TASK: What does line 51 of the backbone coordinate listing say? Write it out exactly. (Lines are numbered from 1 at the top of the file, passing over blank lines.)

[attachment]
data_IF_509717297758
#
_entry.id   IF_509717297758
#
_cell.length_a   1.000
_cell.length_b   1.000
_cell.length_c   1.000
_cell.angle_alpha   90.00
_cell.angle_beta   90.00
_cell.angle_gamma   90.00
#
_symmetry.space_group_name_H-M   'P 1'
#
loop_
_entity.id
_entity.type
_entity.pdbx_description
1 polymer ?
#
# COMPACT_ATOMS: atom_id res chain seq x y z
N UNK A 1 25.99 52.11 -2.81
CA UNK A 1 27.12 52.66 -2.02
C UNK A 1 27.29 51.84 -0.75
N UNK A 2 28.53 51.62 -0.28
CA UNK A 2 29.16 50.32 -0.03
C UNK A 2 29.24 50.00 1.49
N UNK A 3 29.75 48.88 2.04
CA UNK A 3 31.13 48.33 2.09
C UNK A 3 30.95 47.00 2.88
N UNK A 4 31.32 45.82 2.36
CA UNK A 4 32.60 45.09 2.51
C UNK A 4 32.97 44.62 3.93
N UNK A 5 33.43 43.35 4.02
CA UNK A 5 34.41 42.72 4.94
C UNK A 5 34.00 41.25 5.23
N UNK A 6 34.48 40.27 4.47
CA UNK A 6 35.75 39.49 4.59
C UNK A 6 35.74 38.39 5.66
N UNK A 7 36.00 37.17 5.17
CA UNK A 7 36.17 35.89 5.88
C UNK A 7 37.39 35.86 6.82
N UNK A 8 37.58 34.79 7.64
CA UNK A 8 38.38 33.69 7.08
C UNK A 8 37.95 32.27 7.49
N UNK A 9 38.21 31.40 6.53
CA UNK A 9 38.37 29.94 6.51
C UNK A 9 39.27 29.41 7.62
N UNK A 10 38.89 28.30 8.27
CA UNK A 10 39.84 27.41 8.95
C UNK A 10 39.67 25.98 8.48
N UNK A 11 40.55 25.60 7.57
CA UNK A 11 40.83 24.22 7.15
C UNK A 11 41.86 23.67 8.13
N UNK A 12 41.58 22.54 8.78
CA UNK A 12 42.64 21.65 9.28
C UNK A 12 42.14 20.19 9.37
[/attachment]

N UNK A 11 40.55 25.60 7.57